Calculating Invested Capital using Financing is not so much about looking at how a company is financed, such as through debt, but rather what the formula is excluding.
In simplest terms, it starts at Shareholders’ Equity and excludes special items. More on that later.
Starting on the Liabilities side of the Balance Sheet, take any line items that refer to Debt and Leases and input them into the spreadsheet, under the Excluded Liabilities tab.
These figures get added back to Shareholders’ Equity, which effectively excludes them.
Next, we take all Equity Equivalents.
Mauboussin defined this nicely in his paper by describing them as other long-term liabilities which “include deferred taxes, underfunded pension funds, and unearned revenue.”
First, let’s focus on the tax-related liabilities first. Where my thinking differs from Mauboussin’s slightly is that I believe Short-term taxes (under Current Liabilities) should be included as one of Equity Equivalents. This, because ROIC uses NOPAT, which starts from EBIT (and is before taxes).
I could be misinterpreting Mauboussin, but his example on Microsoft suggests he includes Short-term tax payables in the Invested Capital formula.
So we will input all Tax related liabilities, to be added to Shareholders’ Equity and thus effectively excluded from Invested Capital.
Adding all three of these line items, we get 4,067 + 26,069 + 230 = $30,366.
Now for the other two Equity Equivalents, which include the long term deferred revenue and other long-term liabilities:
Going back to the assets side, we want to exclude assets such as Cash and equivalents, Investment Securities, and any tax-related assets. We do this by subtracting these from Shareholders’ Equity, which effectively excludes them from the Invested Capital formula.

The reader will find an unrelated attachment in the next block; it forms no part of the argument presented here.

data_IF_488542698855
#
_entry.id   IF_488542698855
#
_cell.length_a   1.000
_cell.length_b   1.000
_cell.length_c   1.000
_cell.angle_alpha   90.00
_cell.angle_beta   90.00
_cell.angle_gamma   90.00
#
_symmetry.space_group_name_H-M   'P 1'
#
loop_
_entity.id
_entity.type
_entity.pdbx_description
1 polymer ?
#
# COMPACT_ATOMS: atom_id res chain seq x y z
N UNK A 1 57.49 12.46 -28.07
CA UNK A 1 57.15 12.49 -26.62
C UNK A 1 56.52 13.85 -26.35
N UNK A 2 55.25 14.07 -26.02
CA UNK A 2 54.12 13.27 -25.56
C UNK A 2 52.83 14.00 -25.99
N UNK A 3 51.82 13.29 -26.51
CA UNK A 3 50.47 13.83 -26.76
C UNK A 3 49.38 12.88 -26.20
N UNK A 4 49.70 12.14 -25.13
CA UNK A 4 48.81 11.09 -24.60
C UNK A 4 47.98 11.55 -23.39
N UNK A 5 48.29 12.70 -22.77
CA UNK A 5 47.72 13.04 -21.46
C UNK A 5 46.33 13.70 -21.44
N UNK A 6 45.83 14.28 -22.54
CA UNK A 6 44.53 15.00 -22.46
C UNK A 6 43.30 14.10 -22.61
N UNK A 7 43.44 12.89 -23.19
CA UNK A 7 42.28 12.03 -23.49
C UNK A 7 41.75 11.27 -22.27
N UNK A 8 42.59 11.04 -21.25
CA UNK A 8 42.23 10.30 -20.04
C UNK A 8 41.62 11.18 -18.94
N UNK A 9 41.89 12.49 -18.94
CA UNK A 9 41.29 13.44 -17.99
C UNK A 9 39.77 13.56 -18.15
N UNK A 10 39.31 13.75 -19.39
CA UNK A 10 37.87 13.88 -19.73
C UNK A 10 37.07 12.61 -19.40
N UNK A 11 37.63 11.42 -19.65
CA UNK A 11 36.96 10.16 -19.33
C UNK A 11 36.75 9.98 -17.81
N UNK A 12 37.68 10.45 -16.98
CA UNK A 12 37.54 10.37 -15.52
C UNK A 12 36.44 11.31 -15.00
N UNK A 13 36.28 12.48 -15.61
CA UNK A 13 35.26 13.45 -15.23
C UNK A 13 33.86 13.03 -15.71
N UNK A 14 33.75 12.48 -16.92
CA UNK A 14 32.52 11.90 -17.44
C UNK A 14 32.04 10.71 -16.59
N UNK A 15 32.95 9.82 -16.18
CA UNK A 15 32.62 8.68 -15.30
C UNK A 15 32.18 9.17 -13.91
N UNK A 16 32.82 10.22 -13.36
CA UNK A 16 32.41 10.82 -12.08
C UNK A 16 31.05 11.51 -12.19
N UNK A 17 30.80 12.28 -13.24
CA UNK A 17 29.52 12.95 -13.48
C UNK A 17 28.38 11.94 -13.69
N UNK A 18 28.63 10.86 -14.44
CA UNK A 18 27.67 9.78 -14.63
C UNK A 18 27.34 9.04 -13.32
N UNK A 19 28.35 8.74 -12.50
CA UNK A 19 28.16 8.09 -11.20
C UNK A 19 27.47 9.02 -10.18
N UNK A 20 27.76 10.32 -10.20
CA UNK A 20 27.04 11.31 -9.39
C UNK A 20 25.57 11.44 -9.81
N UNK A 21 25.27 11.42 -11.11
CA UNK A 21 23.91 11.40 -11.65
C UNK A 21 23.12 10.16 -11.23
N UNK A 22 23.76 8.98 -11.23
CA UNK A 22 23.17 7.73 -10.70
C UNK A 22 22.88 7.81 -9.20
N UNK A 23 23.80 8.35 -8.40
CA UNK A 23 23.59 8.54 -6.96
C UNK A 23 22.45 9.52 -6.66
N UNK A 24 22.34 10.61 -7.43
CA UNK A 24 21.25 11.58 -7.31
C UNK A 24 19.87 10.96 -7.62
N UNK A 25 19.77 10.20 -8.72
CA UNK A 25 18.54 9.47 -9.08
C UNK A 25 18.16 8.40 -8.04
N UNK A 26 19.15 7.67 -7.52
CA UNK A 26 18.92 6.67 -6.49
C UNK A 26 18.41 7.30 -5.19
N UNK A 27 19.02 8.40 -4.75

Cash and cash equivalents was $13,931 million.
Microsoft has two types of securities on its balance sheet, Short-term investments and Equity investments. We will sum these to get $97,717 for the Investment Securities line item.
Finally, we take the company’s shareholders’ equity for the year, which was $166,542.
Adding Excluded Liabilities and Subtracting Excluded Assets to Shareholders’ Equity, we get an Invested Capital of $164,926, which matches the $164,926 calculated for Invested Capital using the Operating Approach.
In summary, use the following line-items to calculate Invested Capital with the Financing Approach:
- Excluded Liabilities
- Short-Term Debt
- Long-Term Debt
- Operating ROU Liabilities
- “EQUITY EQUIVALENTS”
- Tax related liabilities
- LT deferred revenue
- Other Long-Term Liabilities
- Excluded Assets
- Cash and Equivalents
- Investment Securities
- Tax related assets
- Shareholders’ Equity
- Plus non-controlling interests, if any
Once you’ve determined these line items, the Invested Capital formula, with these line-items is:
Using the line items above:
Shareholders’ Equity + Excluded Liabilities – Excluded Assets
Invested Capital Q&A: Financing Approach
Q: Why did you present the Financing Approach this way?
I used the words “excluded” a lot, because I’m trying to make a point.
The way that calculating Invested Capital with the Financing Approach is being taught today completely misrepresents what an investor is really calculating. Like I said, it’s not what you are calculating, but rather what you are not.